“We do not have the proper infrastructure on the roads,” said Toni Giordano, a resident of Homeland, the adjacent property. “We are concerned about the environmental impact. We really don’t want to have that development take away our quality of life.
“One of the things about the recent disaster in Ellicott City … a lot of it was caused by the over-development in the area.”
Other Homeland residents — who said their property abuts Luers Lane with a huge slope between them and two 20-foot retaining walls — said they hoped Howard would take a stance against the land use change.
“The simple answer is yes, that's absolutely one of the properties we will be talking about,” Howard said. “The challenge we have as it relates specifically to the Homeland issues is we’ve heard a lot from both sides — from folks who’ve lived there.
“People say, ‘Just listen to the votes,’ ” he said. “Well sometimes y’all don't speak exactly the same way with the same message. We’ve got to try to figure that out.”
Other concerns included that of an Eldersburg resident, Beth Gray, who said a recent news article led her to believe Board of Zoning Appeals meeting might not be advertised in the newspaper anymore.
Howard said, however, that although there is talk of changing the policy for news advertisements, the information would be made available electronically via email and social media, and that he is working on including in the change a requirement that notice signs on properties have a larger font that is readable for motorists depending on the speed limit.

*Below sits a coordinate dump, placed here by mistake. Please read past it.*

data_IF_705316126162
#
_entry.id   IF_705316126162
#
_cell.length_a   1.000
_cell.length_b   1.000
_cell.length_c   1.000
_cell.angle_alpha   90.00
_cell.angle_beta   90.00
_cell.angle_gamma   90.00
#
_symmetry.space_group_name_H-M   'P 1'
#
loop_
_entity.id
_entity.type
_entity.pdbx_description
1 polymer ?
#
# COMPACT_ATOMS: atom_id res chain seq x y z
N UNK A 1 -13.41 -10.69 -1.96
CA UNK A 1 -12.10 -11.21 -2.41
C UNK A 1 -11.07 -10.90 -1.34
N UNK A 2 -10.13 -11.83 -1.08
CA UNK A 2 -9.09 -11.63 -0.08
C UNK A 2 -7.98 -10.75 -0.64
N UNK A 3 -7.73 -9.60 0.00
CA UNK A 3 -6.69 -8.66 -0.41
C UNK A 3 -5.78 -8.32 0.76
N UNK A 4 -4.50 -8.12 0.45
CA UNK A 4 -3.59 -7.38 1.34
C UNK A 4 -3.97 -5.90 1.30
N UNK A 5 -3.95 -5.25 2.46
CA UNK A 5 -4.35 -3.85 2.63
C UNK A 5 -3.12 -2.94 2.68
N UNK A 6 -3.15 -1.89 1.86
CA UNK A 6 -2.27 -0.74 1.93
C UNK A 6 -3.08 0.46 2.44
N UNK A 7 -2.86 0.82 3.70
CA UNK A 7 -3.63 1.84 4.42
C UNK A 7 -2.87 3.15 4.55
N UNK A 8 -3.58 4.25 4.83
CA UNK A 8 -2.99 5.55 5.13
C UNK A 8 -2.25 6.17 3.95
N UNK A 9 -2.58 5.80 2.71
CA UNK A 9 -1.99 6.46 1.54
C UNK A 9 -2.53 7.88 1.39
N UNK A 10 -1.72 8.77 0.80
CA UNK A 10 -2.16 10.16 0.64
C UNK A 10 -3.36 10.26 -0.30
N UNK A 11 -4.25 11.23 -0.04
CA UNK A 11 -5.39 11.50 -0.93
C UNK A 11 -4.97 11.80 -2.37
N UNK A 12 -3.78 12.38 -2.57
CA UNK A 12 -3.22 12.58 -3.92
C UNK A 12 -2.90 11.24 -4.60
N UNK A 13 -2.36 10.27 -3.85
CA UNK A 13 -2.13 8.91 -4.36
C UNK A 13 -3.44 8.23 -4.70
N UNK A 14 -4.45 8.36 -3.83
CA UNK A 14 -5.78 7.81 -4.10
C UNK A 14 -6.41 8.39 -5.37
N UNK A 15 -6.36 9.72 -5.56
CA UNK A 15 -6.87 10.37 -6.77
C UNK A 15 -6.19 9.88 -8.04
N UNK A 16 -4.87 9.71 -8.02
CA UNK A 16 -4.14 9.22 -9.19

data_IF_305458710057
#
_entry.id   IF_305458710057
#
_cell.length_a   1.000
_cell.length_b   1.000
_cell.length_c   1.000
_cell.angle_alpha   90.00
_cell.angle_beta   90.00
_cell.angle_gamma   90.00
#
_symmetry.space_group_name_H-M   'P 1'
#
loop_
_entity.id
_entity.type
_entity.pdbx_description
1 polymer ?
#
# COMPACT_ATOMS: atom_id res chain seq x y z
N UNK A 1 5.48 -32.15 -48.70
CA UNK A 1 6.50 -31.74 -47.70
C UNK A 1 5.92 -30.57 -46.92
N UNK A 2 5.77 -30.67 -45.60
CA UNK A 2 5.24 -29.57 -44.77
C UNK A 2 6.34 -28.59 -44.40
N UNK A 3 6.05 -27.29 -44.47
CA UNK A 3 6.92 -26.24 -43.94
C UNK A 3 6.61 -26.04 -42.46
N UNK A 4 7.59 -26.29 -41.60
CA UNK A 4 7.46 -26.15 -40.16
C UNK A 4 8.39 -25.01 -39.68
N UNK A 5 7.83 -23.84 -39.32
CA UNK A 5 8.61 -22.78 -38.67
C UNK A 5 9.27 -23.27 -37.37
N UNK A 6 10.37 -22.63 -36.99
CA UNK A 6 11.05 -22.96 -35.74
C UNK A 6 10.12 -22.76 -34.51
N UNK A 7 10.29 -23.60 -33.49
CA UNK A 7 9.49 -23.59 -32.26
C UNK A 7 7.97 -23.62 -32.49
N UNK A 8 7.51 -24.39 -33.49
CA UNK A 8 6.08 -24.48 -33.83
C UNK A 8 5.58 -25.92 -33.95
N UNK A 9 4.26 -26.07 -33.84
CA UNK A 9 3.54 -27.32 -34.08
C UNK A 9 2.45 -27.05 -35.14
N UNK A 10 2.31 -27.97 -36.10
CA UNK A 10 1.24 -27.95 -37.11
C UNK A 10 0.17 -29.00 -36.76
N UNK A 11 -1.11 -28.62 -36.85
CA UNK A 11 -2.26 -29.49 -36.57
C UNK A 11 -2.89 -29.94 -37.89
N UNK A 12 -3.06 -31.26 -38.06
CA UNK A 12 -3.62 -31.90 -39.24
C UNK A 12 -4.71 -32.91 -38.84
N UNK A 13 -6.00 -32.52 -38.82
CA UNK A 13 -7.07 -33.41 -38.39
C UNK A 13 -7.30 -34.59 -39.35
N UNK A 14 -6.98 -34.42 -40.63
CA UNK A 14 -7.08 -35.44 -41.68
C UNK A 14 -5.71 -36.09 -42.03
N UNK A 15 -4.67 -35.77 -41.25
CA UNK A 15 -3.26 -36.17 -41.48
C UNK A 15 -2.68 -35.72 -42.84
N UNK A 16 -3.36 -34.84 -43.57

“The bottom line is, I think every effort is going to be made to be as absolutely freewheeling with information as possible,” he said.
Cathey Allison, a resident running for a seat on the Board of Education, said she was concerned with his suggestion to plan a police precinct in Eldersburg in the future when a proposed solution has already been implemented as a satellite station was already put in the town.
“That satellite office that was moved out of the library and opened about four years ago, that didn’t cure the problem?” she asked. “That was the reason that was opened.”
Howard said that although the satellite location is fitting for something minor, like holding a teenager caught shoplifting, it is not suitable for any serious crime that could occur. In order to detain a perpetrator, he said, an Eldersburg officer would have to leave their post for however much time it would require for them to take the person to Westminster and deal with the paperwork.
“At some point in the future we will have to be policing in Eldersburg from Eldersburg,” he said.
A Sykesville resident, Katie Gerity, asked why the government couldn’t schedule meetings without conflicting with school schedules.
“I have lots of friends that are at the [high school] awards ceremony and not here,” she said after the meeting. “It is a common theme within the government.”
Last year, Gerity said, the Freedom Plan public hearing was scheduled on the night of Liberty High School’s graduation.
“We didn’t want to do anything until the budget was done,” Howard said. “I didn’t think of the awards ceremony, just the graduation. It is very challenging.
“We were originally going to do this next week,” he said. “But it was going to be the last day of school, early voting starts the 14th, it was just the best we could come up with.”